No, this isn’t like most substances in pills where you have to be careful not to take too much, since in the case of good bacteria, the more the merrier.
A bit of homework on your part may also be in order, as there are too many reputable companies out there (Renew Life, Mega Food, Garden of Life to name a few of the better ones) to go over here. However, there is certain to be a good, high-quality probiotic available which will meet your budget and your needs.
Dirt–The Best Place to Be On Your Knees.
Another good, satisfying way to get healthy bacteria is through gardening–not to mention the other benefits of gardening, such as stress relief, mental well being, and “Earthing,” or grounding ourselves to the natural electrical forces of the earth, which in itself has a multitude of health benefits.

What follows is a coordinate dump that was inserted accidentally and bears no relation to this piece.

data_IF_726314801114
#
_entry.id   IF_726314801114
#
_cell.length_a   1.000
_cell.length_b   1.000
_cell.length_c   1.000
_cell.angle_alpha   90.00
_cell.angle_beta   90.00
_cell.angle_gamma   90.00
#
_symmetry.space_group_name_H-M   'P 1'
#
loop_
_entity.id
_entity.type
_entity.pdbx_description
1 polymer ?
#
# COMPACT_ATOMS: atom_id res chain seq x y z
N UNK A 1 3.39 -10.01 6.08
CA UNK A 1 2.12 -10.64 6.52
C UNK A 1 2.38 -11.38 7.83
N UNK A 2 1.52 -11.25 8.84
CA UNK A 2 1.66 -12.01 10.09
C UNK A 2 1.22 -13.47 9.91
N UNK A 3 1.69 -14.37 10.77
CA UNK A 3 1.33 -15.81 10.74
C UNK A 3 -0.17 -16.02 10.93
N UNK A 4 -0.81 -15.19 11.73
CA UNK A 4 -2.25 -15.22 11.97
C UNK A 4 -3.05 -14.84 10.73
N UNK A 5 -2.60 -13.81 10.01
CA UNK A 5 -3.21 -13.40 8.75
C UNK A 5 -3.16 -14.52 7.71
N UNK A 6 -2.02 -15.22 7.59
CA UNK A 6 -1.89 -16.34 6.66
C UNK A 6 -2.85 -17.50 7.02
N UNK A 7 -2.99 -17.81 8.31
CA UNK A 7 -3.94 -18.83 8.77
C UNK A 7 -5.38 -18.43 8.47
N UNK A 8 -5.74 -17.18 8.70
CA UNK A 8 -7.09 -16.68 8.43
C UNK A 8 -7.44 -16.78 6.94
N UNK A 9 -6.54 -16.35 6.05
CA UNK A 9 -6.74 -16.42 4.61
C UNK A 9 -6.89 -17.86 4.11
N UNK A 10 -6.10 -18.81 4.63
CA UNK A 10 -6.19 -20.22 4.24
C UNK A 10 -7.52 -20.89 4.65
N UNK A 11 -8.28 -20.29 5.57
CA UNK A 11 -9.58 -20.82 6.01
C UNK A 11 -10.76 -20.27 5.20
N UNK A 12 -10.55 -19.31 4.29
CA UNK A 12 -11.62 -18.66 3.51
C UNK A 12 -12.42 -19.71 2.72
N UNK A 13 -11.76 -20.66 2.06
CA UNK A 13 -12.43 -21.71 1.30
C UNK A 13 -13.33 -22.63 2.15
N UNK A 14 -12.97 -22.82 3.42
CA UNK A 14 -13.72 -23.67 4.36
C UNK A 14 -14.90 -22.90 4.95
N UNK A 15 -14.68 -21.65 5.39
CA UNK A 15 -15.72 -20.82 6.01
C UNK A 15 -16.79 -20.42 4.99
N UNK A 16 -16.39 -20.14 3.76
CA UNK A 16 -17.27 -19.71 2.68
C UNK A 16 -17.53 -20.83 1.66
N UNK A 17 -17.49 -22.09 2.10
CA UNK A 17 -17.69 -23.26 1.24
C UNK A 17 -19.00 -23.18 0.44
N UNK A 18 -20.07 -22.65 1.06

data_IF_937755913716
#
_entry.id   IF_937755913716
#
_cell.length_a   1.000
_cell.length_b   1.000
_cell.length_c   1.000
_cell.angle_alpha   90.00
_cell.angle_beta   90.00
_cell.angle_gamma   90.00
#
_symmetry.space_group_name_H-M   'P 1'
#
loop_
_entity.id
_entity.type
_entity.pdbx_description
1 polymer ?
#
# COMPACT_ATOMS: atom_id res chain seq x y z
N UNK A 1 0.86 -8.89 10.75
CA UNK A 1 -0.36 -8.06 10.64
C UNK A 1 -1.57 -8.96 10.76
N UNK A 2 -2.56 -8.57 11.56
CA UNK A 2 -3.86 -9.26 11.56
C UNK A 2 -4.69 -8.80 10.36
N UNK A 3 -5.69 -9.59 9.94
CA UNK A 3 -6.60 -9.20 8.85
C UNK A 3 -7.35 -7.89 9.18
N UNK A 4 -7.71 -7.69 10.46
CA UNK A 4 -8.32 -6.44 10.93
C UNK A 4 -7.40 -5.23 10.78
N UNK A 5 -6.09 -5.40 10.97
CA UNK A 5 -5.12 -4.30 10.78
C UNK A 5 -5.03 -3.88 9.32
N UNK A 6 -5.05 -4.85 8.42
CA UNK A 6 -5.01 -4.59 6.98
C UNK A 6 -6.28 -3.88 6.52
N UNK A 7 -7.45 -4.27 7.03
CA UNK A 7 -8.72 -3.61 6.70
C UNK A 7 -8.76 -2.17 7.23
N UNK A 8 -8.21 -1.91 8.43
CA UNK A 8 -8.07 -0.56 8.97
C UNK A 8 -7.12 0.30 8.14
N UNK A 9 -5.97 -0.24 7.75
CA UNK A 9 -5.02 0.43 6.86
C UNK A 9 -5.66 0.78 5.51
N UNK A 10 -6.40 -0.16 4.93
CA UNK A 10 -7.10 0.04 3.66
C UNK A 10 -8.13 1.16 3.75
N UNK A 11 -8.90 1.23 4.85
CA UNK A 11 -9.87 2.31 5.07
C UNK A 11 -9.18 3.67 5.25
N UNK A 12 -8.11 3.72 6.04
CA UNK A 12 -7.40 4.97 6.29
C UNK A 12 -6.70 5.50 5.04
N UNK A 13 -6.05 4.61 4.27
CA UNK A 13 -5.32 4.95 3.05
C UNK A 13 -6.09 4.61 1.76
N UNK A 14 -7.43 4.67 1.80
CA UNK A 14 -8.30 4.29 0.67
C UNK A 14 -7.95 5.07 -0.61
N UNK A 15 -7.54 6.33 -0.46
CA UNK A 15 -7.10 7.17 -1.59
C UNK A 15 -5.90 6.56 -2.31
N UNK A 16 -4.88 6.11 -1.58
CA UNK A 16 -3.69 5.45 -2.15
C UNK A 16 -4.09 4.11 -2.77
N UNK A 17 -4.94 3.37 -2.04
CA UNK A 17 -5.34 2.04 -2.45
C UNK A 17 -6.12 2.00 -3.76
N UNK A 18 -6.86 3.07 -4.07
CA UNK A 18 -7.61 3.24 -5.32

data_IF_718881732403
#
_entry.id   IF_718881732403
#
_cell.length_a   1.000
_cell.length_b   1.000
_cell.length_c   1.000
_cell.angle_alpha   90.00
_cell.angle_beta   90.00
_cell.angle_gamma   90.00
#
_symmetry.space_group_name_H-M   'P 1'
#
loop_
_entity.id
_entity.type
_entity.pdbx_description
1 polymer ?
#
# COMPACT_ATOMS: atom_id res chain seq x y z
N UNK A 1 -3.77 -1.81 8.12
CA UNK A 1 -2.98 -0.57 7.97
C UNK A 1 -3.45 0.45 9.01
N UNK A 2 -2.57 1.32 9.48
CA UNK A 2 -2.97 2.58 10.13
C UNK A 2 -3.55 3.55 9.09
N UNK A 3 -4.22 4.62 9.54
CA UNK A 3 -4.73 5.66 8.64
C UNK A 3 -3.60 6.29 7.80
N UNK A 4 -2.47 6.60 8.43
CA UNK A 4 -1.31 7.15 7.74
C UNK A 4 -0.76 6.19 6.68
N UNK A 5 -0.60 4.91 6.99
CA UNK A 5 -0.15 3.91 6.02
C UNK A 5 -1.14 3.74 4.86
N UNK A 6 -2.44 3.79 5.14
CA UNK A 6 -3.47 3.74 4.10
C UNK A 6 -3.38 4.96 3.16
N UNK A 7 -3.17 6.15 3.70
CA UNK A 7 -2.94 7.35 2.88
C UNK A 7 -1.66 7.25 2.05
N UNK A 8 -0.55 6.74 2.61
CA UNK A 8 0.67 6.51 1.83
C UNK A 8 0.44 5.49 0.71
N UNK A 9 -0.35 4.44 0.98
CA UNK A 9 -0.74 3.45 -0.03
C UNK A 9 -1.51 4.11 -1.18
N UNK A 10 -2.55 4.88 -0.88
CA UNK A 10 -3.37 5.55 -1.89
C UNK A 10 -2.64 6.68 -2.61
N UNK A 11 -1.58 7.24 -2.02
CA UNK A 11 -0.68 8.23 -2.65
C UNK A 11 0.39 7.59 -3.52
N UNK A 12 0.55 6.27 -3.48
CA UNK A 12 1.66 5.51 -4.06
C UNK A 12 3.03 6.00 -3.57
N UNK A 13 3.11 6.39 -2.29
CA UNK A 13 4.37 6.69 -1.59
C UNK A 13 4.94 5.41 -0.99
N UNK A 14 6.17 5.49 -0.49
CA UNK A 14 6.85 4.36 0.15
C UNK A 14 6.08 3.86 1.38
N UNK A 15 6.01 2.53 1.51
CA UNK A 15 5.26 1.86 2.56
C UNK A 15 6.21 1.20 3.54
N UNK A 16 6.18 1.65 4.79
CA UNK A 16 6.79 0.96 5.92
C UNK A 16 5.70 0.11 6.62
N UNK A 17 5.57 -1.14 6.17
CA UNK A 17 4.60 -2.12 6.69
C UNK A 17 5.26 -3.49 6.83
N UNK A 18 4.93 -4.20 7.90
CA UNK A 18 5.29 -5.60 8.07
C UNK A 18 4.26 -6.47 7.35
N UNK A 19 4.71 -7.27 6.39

Not only can you reap the aforementioned perks from getting on your knees in a loamy patch of dirt for a few hours, but your food bill, flavor palette and even your mineral absorbency may see rewards (there is nothing as tasty as that which you picked fresh from your own garden!).
No yard to work with, you say? Most cities have some form of community garden which you can likely get involved with (plus, it’s a great way to get to know your like-minded neighbors), and if not, try going to a local park or outdoor area and spend some time sitting in the grass or walking barefoot through it.
Careful though, doing this just may make you feel like a kid again!
No, you don’t have to go and roll about in a pig sty just to gain the benefits of bacteria (in fact, please don’t!).
However, staying too clean is likely just as unhealthy as behaving like a pig-in-plop.
So put away that sanitizer, quell the idea that all bacteria are bad, and go spend some time outside in the dirt–your immune system, digestion and overall health just might take a turn for the better!
Plus, getting dirty is fun–why deny yourself the pleasure?